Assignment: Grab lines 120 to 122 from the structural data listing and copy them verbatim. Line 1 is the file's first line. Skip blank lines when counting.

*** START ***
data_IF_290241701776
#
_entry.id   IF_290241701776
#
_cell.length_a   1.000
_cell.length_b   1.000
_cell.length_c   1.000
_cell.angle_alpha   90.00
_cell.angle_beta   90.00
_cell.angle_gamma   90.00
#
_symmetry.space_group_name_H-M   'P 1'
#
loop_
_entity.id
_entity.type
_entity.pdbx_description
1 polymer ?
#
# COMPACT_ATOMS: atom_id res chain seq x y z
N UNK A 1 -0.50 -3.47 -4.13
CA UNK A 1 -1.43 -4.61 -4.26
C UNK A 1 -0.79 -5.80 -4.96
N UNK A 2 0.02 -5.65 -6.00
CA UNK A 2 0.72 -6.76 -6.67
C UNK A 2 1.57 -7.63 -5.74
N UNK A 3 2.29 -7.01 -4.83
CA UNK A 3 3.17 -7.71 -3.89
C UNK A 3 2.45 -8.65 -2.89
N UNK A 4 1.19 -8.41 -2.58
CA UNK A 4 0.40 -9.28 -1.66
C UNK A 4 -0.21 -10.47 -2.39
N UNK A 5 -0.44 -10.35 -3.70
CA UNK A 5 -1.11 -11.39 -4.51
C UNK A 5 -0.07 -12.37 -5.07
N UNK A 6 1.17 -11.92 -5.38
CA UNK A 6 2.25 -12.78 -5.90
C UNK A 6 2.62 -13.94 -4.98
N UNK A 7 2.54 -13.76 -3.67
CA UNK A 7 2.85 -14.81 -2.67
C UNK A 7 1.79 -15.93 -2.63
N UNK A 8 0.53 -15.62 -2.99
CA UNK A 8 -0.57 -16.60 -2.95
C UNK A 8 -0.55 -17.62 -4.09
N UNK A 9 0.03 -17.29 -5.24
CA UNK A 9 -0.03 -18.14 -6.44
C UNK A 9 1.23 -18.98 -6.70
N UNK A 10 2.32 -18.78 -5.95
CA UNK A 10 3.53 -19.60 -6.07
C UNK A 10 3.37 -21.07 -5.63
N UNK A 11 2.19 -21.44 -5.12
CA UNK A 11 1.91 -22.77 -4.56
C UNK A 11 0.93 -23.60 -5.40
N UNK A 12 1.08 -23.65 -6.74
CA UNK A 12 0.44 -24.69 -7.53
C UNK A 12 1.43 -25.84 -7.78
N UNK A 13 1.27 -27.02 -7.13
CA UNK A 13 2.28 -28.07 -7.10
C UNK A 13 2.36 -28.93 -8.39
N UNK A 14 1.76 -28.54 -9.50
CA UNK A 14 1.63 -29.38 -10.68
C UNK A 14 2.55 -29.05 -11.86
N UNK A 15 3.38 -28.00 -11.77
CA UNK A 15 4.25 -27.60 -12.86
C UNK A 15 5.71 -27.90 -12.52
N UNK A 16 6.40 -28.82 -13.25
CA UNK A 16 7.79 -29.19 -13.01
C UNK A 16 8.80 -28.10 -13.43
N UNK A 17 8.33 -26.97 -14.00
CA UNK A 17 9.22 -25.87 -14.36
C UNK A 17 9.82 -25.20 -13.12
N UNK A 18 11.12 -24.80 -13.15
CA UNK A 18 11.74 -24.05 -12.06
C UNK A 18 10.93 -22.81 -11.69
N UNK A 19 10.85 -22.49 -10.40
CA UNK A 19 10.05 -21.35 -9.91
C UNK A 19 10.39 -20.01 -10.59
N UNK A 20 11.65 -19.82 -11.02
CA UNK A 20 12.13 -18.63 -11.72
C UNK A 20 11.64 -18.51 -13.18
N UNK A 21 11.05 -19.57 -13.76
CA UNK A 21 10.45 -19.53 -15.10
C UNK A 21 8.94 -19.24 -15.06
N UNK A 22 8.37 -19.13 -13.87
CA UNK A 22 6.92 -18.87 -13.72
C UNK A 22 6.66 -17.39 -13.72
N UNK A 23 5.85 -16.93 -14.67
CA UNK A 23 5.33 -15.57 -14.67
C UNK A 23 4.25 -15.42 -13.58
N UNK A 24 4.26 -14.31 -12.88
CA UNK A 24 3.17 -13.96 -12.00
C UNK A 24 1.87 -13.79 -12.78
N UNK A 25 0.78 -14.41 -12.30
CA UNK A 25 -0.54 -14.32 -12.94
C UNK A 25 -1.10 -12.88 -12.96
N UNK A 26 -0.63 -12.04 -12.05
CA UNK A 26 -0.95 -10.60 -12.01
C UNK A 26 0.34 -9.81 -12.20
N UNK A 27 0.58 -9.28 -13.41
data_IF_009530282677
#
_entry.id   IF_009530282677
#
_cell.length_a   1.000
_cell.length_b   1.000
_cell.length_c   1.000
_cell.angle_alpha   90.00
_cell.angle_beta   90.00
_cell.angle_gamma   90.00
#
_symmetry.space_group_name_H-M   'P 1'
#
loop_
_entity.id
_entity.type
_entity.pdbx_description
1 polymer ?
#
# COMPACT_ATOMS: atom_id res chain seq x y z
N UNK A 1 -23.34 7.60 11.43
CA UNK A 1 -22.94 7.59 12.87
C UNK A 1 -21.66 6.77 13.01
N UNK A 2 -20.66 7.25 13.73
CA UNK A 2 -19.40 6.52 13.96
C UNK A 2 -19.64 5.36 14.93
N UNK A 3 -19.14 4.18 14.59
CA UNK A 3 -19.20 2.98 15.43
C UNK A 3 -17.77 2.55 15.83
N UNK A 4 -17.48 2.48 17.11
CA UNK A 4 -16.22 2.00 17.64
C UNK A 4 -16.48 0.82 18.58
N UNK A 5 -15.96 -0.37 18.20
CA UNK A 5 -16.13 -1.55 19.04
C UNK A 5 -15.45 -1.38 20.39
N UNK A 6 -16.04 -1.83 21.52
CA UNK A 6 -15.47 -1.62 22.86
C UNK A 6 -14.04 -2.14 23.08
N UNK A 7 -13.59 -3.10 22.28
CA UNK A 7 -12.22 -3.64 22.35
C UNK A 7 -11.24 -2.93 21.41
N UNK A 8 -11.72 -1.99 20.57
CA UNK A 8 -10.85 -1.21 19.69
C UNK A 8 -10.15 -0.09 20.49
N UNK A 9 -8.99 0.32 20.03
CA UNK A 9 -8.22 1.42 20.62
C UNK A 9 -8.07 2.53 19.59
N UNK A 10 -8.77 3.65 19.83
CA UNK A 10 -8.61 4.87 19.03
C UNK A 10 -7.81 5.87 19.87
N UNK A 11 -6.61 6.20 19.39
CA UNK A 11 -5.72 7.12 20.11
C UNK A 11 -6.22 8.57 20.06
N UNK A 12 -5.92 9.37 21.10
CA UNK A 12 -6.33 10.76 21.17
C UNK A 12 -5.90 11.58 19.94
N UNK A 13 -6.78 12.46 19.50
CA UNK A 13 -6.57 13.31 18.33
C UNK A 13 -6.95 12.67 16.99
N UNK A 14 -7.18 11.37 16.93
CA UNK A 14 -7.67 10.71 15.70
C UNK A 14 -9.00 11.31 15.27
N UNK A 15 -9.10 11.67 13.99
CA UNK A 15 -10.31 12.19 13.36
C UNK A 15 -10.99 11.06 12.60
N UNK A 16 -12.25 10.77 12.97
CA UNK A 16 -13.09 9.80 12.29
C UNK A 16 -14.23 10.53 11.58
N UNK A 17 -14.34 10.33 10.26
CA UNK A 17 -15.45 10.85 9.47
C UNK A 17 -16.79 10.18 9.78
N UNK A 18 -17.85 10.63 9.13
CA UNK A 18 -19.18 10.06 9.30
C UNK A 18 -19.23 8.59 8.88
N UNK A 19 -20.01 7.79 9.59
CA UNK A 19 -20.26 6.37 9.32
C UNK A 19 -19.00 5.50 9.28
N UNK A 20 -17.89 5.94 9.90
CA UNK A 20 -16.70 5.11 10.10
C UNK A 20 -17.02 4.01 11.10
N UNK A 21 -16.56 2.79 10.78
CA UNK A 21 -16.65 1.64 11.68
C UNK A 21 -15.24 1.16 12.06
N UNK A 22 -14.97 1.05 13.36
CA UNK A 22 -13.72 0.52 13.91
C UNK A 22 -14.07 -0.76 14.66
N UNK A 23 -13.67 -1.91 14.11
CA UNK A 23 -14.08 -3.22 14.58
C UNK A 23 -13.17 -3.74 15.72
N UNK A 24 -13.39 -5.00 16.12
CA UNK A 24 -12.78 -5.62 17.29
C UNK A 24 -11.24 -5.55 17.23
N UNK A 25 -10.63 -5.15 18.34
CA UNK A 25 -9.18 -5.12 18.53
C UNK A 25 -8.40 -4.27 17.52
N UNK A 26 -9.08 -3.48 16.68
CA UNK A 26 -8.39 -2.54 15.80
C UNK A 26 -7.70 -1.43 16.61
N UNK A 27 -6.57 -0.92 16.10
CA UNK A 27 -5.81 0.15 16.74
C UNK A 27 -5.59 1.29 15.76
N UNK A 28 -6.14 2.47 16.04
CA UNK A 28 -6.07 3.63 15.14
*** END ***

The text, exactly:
N UNK A 1 -23.34 7.60 11.43
CA UNK A 1 -22.94 7.59 12.87
C UNK A 1 -21.66 6.77 13.01